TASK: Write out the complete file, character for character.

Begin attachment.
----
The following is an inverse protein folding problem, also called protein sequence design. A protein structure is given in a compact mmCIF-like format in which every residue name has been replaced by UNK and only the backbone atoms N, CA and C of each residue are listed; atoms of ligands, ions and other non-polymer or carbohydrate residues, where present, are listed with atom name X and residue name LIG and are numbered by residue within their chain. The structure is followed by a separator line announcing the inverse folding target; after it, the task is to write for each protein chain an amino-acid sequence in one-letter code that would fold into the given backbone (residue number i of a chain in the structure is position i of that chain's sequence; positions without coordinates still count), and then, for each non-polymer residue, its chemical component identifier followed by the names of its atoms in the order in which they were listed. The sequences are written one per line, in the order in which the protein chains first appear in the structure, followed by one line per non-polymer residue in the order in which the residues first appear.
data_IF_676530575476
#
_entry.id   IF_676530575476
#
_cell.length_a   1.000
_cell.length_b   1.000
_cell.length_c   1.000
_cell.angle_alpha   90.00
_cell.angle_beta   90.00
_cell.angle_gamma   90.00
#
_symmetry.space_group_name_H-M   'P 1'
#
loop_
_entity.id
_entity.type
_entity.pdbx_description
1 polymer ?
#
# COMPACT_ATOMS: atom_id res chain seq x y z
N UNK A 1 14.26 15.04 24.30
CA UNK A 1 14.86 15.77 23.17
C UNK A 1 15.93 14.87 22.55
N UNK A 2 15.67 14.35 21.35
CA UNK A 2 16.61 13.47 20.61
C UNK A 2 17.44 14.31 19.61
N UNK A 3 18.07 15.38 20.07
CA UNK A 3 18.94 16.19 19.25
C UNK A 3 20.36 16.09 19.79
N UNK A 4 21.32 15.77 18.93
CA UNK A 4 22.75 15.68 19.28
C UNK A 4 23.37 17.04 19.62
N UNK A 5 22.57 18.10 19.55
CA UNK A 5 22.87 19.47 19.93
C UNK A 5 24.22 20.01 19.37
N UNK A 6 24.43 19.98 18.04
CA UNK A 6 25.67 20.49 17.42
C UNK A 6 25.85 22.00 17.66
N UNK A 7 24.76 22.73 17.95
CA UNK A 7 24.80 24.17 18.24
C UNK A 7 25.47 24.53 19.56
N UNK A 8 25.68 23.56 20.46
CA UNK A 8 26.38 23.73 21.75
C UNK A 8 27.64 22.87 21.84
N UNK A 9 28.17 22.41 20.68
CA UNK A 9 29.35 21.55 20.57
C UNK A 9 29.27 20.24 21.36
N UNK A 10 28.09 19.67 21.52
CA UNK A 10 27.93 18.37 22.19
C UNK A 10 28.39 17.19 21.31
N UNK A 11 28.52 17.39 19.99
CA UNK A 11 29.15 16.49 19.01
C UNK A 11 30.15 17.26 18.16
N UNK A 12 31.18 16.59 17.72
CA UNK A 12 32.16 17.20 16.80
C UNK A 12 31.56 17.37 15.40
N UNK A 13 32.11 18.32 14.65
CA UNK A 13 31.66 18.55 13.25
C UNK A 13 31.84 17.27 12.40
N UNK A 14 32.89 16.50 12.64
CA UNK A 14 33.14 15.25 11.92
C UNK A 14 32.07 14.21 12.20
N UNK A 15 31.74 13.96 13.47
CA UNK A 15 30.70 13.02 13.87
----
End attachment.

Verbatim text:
The following is an inverse protein folding problem, also called protein sequence design. A protein structure is given in a compact mmCIF-like format in which every residue name has been replaced by UNK and only the backbone atoms N, CA and C of each residue are listed; atoms of ligands, ions and other non-polymer or carbohydrate residues, where present, are listed with atom name X and residue name LIG and are numbered by residue within their chain. The structure is followed by a separator line announcing the inverse folding target; after it, the task is to write for each protein chain an amino-acid sequence in one-letter code that would fold into the given backbone (residue number i of a chain in the structure is position i of that chain's sequence; positions without coordinates still count), and then, for each non-polymer residue, its chemical component identifier followed by the names of its atoms in the order in which they were listed. The sequences are written one per line, in the order in which the protein chains first appear in the structure, followed by one line per non-polymer residue in the order in which the residues first appear.
data_IF_676530575476
#
_entry.id   IF_676530575476
#
_cell.length_a   1.000
_cell.length_b   1.000
_cell.length_c   1.000
_cell.angle_alpha   90.00
_cell.angle_beta   90.00
_cell.angle_gamma   90.00
#
_symmetry.space_group_name_H-M   'P 1'
#
loop_
_entity.id
_entity.type
_entity.pdbx_description
1 polymer ?
#
# COMPACT_ATOMS: atom_id res chain seq x y z
N UNK A 1 14.26 15.04 24.30
CA UNK A 1 14.86 15.77 23.17
C UNK A 1 15.93 14.87 22.55
N UNK A 2 15.67 14.35 21.35
CA UNK A 2 16.61 13.47 20.61
C UNK A 2 17.44 14.31 19.61
N UNK A 3 18.07 15.38 20.07
CA UNK A 3 18.94 16.19 19.25
C UNK A 3 20.36 16.09 19.79
N UNK A 4 21.32 15.77 18.93
CA UNK A 4 22.75 15.68 19.28
C UNK A 4 23.37 17.04 19.62
N UNK A 5 22.57 18.10 19.55
CA UNK A 5 22.87 19.47 19.93
C UNK A 5 24.22 20.01 19.37
N UNK A 6 24.43 19.98 18.04
CA UNK A 6 25.67 20.49 17.42
C UNK A 6 25.85 22.00 17.66
N UNK A 7 24.76 22.73 17.95
CA UNK A 7 24.80 24.17 18.24
C UNK A 7 25.47 24.53 19.56
N UNK A 8 25.68 23.56 20.46
CA UNK A 8 26.38 23.73 21.75
C UNK A 8 27.64 22.87 21.84
N UNK A 9 28.17 22.41 20.68
CA UNK A 9 29.35 21.55 20.57
C UNK A 9 29.27 20.24 21.36
N UNK A 10 28.09 19.67 21.52
CA UNK A 10 27.93 18.37 22.19
C UNK A 10 28.39 17.19 21.31
N UNK A 11 28.52 17.39 19.99
CA UNK A 11 29.15 16.49 19.01
C UNK A 11 30.15 17.26 18.16
N UNK A 12 31.18 16.59 17.72
CA UNK A 12 32.16 17.20 16.80
C UNK A 12 31.56 17.37 15.40
N UNK A 13 32.11 18.32 14.65
CA UNK A 13 31.66 18.55 13.25
C UNK A 13 31.84 17.27 12.40
N UNK A 14 32.89 16.50 12.64
CA UNK A 14 33.14 15.25 11.92
C UNK A 14 32.07 14.21 12.20
N UNK A 15 31.74 13.96 13.47
CA UNK A 15 30.70 13.02 13.87